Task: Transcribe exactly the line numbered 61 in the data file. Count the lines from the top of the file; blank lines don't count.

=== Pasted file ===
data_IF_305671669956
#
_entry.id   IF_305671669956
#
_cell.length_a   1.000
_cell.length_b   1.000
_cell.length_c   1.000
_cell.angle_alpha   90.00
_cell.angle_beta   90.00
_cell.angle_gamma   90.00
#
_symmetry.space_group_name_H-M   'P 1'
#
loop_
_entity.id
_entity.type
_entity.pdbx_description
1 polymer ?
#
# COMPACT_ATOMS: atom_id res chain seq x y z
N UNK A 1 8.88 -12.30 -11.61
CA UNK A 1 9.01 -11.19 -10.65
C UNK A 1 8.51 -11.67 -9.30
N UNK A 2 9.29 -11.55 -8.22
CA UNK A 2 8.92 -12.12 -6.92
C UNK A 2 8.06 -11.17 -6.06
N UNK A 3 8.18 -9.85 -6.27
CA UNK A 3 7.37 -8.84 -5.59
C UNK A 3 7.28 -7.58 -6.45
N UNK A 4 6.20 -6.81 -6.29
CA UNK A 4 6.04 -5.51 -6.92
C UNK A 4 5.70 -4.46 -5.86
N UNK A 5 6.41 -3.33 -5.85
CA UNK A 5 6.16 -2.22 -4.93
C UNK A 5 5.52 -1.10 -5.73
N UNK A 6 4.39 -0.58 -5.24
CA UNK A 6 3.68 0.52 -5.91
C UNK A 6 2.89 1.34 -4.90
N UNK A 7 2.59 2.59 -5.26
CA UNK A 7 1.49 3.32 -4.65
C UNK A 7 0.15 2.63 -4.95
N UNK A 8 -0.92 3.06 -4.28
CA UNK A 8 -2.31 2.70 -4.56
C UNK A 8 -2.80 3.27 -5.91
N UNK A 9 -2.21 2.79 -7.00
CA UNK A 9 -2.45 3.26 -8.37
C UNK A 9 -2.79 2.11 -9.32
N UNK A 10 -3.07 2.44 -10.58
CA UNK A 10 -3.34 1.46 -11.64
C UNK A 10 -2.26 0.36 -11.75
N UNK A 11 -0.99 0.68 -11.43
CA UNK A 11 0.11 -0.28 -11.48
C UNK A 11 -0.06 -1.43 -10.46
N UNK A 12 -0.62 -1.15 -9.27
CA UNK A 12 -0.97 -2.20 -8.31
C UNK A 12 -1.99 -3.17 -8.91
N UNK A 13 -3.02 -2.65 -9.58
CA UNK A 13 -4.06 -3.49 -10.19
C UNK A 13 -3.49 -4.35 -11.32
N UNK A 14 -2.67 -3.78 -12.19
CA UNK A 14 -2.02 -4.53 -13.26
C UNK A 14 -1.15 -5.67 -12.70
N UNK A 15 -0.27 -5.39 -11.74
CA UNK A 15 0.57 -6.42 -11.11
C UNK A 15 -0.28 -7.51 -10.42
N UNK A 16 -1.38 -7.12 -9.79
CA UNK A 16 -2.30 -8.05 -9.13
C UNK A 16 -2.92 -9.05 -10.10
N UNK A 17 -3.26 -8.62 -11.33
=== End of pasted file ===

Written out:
CA UNK A 14 -2.02 -4.53 -13.26